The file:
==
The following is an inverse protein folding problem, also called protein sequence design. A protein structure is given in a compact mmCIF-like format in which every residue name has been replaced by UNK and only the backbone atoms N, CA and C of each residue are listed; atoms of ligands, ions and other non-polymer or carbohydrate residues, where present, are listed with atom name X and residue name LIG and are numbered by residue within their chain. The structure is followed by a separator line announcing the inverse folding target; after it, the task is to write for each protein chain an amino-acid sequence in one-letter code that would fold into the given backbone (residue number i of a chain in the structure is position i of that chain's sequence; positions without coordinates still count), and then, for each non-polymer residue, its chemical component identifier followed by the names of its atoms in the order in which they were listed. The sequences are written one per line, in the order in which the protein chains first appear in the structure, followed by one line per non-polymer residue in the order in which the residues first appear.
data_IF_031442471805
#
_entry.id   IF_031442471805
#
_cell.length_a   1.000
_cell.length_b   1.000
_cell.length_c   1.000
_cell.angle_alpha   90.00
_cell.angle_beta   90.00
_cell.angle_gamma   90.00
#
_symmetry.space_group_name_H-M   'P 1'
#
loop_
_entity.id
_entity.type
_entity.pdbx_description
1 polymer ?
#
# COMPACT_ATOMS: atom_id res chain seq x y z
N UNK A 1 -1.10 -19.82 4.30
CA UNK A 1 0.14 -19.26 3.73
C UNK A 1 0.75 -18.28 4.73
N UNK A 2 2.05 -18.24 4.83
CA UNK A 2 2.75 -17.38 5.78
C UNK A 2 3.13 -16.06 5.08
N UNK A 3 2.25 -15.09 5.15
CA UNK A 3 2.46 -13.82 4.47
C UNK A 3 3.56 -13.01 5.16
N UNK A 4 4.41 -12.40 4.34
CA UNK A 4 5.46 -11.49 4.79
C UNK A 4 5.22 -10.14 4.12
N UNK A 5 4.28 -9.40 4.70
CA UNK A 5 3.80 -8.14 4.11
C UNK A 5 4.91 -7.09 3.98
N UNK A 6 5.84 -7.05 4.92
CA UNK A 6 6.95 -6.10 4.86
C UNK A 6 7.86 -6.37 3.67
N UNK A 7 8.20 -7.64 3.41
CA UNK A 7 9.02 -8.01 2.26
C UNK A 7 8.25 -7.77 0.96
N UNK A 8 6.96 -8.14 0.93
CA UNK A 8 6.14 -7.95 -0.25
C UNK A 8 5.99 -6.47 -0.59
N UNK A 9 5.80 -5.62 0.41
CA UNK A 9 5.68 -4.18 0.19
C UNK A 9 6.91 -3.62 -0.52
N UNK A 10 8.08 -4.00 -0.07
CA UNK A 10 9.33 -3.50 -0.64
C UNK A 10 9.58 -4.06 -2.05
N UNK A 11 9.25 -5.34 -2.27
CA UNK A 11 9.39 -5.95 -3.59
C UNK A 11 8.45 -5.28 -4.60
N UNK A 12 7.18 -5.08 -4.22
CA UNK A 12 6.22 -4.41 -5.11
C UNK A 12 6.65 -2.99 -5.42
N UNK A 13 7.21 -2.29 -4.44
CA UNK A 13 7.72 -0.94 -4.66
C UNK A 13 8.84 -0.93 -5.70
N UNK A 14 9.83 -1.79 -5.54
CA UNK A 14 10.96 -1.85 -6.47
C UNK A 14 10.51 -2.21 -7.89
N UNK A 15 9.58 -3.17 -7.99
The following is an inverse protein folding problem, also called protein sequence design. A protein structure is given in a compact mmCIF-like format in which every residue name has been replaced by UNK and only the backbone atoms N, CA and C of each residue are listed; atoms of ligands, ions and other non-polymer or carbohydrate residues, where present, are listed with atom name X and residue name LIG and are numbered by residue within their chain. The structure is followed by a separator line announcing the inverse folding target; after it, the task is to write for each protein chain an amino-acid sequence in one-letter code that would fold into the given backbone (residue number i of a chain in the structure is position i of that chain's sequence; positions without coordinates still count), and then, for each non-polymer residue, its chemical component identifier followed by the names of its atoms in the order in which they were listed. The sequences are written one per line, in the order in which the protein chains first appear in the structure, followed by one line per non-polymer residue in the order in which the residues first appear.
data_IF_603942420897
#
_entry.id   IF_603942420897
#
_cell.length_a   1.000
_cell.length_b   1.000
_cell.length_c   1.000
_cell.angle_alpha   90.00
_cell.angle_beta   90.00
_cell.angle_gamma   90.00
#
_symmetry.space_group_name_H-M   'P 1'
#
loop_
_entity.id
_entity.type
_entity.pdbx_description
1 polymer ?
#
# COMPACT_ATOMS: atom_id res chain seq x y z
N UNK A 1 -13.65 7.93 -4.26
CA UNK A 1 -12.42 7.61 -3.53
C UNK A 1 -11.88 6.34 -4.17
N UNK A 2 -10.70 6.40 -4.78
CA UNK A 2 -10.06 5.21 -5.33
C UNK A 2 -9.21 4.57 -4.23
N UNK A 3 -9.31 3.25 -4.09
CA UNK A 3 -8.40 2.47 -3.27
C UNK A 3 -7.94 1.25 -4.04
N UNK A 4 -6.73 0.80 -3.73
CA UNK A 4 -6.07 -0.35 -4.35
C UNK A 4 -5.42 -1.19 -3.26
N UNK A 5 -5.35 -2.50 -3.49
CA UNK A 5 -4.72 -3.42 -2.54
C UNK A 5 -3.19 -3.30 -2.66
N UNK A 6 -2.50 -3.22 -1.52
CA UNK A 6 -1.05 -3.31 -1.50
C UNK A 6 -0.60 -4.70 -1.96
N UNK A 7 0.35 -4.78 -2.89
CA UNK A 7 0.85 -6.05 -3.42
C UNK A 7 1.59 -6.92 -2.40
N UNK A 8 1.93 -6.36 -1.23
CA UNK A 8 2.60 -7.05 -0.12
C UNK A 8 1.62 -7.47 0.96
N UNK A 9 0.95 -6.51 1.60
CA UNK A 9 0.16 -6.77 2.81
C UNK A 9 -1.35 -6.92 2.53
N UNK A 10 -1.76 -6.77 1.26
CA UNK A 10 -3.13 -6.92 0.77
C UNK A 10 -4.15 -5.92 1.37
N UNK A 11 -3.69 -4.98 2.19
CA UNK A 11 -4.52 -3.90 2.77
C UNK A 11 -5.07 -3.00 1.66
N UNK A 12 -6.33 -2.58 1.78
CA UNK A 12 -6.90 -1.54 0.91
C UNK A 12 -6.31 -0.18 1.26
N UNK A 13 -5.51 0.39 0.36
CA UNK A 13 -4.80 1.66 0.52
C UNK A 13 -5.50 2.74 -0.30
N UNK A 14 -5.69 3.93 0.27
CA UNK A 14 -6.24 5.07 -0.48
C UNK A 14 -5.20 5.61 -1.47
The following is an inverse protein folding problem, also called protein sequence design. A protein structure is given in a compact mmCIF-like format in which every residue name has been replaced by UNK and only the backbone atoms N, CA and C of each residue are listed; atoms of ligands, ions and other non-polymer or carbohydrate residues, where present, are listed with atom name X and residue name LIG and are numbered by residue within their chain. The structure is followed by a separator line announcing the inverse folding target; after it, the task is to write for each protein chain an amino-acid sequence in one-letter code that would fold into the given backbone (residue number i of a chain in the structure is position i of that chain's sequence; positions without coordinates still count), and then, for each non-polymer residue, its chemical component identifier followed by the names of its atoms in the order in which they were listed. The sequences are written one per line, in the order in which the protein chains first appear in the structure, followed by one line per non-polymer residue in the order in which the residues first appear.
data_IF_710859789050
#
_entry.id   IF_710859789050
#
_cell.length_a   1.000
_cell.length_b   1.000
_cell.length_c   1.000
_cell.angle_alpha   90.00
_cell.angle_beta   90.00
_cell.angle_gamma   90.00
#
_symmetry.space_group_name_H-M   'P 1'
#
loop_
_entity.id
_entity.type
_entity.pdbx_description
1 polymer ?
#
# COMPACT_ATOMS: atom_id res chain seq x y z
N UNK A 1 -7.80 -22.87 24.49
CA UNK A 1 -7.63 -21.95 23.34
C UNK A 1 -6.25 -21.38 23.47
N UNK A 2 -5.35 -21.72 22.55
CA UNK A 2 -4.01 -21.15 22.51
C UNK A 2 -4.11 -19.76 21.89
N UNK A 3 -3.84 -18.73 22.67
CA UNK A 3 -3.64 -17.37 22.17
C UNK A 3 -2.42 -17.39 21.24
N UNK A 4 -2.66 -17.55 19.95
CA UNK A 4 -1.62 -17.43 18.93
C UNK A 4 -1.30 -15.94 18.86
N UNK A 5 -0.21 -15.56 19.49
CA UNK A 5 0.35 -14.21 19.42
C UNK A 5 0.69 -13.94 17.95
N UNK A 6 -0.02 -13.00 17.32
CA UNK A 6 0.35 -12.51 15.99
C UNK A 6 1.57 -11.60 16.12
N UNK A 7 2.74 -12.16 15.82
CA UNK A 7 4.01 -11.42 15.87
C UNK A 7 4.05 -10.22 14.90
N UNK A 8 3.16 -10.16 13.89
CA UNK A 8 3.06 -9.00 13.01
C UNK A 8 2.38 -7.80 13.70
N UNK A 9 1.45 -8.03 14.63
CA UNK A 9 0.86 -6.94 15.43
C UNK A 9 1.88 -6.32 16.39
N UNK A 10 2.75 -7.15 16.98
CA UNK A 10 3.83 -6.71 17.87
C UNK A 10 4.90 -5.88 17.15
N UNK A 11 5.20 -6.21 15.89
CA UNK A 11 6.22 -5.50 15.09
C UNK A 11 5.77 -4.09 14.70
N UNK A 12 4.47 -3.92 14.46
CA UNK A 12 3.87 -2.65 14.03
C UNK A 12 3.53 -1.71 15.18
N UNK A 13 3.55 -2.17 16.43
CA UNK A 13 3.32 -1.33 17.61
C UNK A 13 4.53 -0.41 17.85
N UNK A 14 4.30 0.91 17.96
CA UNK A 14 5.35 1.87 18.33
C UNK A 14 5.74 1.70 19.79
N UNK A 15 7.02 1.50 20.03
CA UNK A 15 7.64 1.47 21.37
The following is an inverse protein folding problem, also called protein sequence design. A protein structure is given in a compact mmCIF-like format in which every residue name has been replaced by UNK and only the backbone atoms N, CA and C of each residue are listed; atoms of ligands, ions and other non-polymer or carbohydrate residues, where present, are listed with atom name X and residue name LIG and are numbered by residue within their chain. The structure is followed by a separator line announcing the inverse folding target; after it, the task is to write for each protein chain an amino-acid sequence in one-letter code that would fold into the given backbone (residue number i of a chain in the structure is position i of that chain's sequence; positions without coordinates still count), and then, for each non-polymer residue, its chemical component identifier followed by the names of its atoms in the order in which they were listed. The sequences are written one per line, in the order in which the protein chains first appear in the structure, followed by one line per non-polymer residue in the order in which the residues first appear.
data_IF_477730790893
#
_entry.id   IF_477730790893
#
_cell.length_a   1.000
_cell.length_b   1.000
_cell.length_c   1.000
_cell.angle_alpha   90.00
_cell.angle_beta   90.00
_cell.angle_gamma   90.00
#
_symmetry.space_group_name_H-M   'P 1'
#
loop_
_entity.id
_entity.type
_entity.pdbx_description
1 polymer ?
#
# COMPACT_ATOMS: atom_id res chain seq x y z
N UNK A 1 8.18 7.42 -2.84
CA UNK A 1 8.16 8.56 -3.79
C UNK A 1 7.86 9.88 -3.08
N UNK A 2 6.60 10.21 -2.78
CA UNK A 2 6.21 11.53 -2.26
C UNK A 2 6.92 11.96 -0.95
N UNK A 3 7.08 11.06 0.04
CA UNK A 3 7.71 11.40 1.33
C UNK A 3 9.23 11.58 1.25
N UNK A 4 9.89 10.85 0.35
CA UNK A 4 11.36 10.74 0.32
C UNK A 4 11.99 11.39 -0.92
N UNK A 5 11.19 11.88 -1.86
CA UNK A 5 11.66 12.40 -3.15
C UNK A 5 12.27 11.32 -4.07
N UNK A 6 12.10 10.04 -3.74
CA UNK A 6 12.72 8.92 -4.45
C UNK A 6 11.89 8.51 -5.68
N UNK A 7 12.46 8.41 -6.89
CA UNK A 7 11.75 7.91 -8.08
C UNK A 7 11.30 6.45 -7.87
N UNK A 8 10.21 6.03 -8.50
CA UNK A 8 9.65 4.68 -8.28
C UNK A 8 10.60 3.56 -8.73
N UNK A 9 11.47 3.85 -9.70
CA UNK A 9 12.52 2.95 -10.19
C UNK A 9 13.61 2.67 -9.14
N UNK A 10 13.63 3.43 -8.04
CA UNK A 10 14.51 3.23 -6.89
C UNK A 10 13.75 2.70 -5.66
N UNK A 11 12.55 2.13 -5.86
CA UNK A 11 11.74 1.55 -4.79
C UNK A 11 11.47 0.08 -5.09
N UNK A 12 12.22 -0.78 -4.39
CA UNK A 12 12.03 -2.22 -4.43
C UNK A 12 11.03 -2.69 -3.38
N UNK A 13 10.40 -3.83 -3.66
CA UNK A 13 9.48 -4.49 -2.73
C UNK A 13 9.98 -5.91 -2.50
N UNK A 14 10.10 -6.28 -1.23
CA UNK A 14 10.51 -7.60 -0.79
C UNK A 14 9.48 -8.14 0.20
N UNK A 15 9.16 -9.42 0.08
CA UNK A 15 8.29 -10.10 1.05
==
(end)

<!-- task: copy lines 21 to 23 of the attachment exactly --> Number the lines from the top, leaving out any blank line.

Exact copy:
# COMPACT_ATOMS: atom_id res chain seq x y z
N UNK A 1 -1.10 -19.82 4.30
CA UNK A 1 0.14 -19.26 3.73